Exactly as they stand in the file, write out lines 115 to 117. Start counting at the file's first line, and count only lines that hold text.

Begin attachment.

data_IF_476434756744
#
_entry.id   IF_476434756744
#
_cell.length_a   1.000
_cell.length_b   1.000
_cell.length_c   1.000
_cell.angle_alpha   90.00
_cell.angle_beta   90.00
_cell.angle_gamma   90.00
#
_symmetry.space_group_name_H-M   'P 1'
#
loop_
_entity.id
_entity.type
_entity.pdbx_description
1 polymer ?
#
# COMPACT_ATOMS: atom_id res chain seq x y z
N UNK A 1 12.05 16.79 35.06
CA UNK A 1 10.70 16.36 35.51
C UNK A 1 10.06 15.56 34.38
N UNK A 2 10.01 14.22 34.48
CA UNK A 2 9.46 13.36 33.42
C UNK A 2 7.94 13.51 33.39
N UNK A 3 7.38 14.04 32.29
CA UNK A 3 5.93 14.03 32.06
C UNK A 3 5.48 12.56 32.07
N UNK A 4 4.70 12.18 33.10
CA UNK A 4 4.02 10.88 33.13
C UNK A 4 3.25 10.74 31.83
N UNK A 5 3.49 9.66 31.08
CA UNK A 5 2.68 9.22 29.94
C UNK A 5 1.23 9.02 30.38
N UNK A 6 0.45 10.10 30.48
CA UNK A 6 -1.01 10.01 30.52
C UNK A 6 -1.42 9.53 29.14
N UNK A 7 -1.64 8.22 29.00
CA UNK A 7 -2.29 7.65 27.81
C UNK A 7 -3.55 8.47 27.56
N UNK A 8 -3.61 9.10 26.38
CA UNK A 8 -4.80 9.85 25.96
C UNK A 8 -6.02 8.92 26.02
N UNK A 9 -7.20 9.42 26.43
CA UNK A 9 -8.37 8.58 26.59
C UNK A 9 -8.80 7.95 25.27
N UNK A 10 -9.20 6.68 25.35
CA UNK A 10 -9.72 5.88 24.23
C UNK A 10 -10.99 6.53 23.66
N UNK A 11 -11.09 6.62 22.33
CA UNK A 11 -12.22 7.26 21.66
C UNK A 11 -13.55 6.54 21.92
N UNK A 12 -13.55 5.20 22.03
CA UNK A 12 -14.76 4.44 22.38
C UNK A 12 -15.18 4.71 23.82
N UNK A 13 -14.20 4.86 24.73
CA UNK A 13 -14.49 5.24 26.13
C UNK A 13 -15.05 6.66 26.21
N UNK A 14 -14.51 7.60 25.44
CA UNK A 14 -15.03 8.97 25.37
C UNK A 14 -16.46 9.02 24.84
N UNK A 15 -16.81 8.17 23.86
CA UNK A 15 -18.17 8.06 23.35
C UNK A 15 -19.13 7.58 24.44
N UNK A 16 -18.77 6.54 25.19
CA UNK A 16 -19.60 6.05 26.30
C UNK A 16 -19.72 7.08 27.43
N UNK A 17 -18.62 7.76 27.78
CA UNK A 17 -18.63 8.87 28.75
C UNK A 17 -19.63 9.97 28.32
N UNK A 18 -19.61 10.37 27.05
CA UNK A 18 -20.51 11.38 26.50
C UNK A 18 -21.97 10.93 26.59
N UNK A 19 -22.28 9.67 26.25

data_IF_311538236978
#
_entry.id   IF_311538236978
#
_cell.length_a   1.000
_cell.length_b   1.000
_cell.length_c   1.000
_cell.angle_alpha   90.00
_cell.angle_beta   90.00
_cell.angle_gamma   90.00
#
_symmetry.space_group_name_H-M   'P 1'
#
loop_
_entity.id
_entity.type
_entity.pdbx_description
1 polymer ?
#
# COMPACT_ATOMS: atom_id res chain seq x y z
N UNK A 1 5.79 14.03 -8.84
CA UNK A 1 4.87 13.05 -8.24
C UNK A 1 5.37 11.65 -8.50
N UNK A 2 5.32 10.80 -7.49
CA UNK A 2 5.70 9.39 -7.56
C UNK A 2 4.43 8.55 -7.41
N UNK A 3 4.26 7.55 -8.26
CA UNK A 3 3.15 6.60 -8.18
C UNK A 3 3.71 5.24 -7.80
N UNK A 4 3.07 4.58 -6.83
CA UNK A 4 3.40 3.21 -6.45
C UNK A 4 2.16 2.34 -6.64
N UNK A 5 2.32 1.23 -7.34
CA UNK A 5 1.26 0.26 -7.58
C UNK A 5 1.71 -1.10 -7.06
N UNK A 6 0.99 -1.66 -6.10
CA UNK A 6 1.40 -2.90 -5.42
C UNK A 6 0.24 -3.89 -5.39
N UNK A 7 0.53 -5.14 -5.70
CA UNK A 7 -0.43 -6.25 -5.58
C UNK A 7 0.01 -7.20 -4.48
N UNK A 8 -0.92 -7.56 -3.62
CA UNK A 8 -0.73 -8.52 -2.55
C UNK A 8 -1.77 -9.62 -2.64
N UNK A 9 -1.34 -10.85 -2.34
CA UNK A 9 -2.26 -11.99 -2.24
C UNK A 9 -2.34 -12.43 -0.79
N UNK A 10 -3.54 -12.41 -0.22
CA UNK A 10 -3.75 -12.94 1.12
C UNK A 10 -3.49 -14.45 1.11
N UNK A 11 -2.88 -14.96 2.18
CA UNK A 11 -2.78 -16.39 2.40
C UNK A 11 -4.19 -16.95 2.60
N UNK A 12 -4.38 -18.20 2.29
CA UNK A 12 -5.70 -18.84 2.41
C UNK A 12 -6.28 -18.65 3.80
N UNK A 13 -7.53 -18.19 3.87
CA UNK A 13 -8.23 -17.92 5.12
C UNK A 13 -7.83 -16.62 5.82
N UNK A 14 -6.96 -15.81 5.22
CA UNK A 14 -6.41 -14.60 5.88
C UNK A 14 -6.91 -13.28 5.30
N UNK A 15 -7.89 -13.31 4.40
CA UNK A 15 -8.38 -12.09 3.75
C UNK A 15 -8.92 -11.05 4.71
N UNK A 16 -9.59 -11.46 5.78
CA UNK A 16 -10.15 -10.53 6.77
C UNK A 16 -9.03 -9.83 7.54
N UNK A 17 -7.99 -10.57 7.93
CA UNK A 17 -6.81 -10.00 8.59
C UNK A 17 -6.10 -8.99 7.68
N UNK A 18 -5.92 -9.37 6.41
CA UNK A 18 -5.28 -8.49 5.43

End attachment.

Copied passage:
CA UNK A 7 -0.43 -6.25 -5.58
C UNK A 7 0.01 -7.20 -4.48
N UNK A 8 -0.92 -7.56 -3.62